Eng 3203 African American Literature
This class fits within the general education windows requirement for Aesthetics.
Gilyard, K., & Wardi, A. (Eds.). (2004). African American Literature. New York: Pearson-Longman.
All other resources are accessed online via MyCourses or SNU Library’s portal to Films on Demand
In addition to the major author essay, two essays are due during the course. These will allow for further exploration of topics covered in course material and will involve students selecting areas of focus within the assignment. The essays should be 4-6 pages in length and pull in materials and ideas from outside of the course content. (Double Consciousness and Social Protest/Social Change)
The response journal should be a reflection on this week's reading, activities and forum discussions. This is not a place for summary. You can discuss what you learned, liked, disliked, connect something new to something old, etc., but you must go beyond giving your opinion (like/dislike) to explain why it matters. Discuss reoccurring themes, power of stories, events, the individual, identity etc. You can also pull in current events/materials.
These writings will show your ability to analyze the reading, viewings and “conversations.” They will also exhibit your skill at connecting material. You should feel free to pull from previous reading if they contribute to the meaning you are discussing. (e.g. tracing a theme or drawing a connection between history and literature, etc)
They will be due at the end of the week and should be approximately 2 pages. These are due weeks 2-6/
Forums and Journals:
These will be due on a weekly basis and length will be detailed in the instructions. (typically between 200-300 words) Journals are typically reflective and personal written with professor as only audience. Forums should include critical and analytical thought which require responses of others.
Major Author Essay
To compose the essay & prepare the presentation:
1. Choose one author. Be sure to sign up on time.
2. Read the author's work in text, anthologies, online, etc.
3. Choose at least three poems or stories. If you are choosing a novel, select an alternate piece also so you can compare the author's growth, handling of different subjects, etc.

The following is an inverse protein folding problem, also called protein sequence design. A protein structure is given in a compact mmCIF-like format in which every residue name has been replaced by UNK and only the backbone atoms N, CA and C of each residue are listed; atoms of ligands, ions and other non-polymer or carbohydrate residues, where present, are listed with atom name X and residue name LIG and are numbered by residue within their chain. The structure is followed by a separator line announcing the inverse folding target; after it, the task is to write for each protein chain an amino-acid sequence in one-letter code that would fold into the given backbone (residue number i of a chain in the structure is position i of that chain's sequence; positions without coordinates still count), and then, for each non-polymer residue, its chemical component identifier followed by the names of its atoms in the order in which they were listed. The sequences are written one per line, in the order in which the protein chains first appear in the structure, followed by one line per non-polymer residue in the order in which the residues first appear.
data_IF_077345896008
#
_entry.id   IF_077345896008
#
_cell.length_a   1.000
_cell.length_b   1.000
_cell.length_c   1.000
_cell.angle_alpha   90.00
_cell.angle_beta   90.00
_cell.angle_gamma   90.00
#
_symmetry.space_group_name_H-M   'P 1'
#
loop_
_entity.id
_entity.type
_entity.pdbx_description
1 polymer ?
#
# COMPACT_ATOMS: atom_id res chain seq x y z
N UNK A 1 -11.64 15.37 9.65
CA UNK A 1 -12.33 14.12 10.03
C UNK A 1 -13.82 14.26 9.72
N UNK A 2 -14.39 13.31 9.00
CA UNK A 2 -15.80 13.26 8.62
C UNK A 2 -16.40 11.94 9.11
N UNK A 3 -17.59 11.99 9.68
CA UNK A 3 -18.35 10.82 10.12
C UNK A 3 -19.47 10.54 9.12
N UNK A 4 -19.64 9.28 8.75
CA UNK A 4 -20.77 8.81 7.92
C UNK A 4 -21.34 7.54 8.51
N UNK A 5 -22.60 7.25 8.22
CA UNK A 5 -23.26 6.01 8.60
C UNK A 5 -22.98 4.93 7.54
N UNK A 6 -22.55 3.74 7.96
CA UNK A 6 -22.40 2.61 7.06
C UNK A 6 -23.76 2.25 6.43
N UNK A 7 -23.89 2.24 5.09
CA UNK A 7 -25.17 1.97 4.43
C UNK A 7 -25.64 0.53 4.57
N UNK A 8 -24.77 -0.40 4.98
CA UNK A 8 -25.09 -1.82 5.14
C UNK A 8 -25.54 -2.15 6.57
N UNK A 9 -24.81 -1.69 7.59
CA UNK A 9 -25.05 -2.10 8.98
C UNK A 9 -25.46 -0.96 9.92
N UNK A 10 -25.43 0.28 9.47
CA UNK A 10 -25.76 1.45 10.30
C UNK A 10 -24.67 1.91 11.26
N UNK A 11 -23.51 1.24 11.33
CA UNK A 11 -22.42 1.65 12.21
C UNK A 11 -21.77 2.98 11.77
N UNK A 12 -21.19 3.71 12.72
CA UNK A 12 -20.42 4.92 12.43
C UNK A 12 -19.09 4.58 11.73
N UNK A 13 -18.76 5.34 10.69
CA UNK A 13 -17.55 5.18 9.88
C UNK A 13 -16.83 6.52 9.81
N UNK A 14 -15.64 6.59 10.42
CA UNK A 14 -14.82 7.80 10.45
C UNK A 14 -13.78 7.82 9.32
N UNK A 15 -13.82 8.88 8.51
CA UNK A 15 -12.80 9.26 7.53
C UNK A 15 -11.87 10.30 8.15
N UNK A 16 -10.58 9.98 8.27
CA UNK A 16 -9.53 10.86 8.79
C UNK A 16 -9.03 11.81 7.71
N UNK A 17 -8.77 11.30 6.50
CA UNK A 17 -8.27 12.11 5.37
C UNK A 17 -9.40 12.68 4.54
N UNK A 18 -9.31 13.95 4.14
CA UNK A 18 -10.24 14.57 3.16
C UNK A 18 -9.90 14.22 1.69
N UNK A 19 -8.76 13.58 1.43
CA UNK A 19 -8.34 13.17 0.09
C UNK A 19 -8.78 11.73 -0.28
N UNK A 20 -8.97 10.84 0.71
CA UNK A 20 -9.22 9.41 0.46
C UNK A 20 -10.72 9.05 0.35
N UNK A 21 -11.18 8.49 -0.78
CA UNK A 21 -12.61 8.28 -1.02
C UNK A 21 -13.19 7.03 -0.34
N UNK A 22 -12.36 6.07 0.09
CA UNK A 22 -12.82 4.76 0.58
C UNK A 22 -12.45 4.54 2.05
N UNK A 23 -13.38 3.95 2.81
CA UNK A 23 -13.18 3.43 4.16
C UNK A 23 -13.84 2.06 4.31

4. Choose a focus -- How will you approach one aspect of the author's work ie: recurring themes or images, techniques, autobiographical confessions, messages about a particular type of critical response to the author's work, recurring personas. --You may address a few of these.
5. Write a paper showing how this aspect of the author's work is evident in the works you read.
6. Find out how contemporary critics have approached your topic.
7. OPTION: Critique of the treatment of your author in three different anthologies. On what do they agree? How do emphases vary? How much space does your author receive? Are the same works anthologized? (search online and libraries)
8. Combine all of this information in a well-composed essay that includes an interesting introduction and effective conclusion. Be sure to transition between paragraphs and topics. Be sure to use MLA citations and include a list of works cited.
9. Your presentation should include:
a picture of the author
an introduction to your author (suppose the editors of an anthology call you to write the introduction about your author.)
overview of your research
interesting trivia/ "historical trickle-down"
The body of your essay should be 8-10 pages which will be submitted via a TurnItIn link on MyCourses by our final session.
Your presentation should be a well-organized and timed 6-8 minutes. Do not go over 10 minutes. You will post your video presentation. Don’t worry if you’ve never done one before. Instructions will be available.
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